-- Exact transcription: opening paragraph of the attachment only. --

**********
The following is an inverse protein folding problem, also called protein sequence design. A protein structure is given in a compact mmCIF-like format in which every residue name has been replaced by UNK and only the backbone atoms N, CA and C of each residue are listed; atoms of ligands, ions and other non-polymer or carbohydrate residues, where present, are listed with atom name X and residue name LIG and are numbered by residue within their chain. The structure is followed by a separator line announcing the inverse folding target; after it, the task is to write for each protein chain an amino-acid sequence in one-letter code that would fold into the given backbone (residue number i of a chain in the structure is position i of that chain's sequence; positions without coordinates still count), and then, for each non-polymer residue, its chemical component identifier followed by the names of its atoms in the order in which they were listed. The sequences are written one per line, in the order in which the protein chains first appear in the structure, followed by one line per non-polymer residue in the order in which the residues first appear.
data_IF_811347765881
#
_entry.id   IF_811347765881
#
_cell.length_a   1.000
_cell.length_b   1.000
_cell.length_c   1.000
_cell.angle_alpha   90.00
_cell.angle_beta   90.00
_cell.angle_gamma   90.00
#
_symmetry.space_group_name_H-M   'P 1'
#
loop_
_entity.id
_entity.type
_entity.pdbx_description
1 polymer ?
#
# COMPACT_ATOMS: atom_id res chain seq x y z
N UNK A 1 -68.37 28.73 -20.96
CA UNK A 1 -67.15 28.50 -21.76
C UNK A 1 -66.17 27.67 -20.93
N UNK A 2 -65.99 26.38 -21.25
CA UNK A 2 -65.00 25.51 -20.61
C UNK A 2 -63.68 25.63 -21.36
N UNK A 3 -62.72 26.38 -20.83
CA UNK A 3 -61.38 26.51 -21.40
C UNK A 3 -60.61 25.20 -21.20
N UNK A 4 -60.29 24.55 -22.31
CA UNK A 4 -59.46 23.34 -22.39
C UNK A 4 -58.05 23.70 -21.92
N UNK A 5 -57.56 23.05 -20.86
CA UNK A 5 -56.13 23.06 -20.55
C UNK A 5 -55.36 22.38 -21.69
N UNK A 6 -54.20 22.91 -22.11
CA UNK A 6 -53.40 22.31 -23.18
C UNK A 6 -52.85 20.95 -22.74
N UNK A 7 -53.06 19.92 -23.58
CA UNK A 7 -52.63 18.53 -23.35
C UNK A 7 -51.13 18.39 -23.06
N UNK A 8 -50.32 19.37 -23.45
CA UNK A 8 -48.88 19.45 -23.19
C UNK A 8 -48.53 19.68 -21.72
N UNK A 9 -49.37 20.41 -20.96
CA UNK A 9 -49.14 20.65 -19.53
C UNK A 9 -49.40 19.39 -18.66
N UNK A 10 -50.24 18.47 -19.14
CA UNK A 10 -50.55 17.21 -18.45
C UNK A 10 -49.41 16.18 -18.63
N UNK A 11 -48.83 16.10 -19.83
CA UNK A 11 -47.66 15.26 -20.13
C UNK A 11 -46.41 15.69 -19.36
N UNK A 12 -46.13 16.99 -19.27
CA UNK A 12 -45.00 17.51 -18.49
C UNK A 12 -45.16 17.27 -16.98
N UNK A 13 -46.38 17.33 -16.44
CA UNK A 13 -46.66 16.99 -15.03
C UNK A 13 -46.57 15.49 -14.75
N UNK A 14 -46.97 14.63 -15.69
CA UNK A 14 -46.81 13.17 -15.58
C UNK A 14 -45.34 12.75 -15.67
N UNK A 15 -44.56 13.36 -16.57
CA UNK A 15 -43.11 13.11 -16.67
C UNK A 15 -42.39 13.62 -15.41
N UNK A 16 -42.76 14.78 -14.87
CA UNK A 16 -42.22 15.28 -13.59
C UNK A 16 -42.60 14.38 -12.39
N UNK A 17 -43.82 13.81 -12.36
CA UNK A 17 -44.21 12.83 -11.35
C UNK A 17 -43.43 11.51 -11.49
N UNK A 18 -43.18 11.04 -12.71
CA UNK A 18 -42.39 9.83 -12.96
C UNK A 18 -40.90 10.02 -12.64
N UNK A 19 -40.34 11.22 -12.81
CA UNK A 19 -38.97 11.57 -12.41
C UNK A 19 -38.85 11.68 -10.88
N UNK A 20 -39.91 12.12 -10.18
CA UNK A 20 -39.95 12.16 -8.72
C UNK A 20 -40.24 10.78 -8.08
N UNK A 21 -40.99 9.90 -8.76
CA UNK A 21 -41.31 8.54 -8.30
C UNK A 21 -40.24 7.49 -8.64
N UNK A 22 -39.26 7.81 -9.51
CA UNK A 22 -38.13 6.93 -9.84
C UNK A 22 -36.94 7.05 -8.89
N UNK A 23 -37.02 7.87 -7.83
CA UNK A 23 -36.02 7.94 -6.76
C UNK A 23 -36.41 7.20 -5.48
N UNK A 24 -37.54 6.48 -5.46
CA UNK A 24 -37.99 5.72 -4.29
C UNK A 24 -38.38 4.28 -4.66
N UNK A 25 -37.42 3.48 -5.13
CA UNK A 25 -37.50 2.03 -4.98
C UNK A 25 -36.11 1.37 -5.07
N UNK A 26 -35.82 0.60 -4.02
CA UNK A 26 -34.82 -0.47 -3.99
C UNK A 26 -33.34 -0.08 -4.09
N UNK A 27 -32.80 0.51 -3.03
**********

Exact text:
The following is an inverse protein folding problem, also called protein sequence design. A protein structure is given in a compact mmCIF-like format in which every residue name has been replaced by UNK and only the backbone atoms N, CA and C of each residue are listed; atoms of ligands, ions and other non-polymer or carbohydrate residues, where present, are listed with atom name X and residue name LIG and are numbered by residue within their chain. The structure is followed by a separator line announcing the inverse folding target; after it, the task is to write for each protein chain an amino-acid sequence in one-letter code that would fold into the given backbone (residue number i of a chain in the structure is position i of that chain's sequence; positions without coordinates still count), and then, for each non-polymer residue, its chemical component identifier followed by the names of its atoms in the order in which they were listed. The sequences are written one per line, in the order in which the protein chains first appear in the structure, followed by one line per non-polymer residue in the order in which the residues first appear.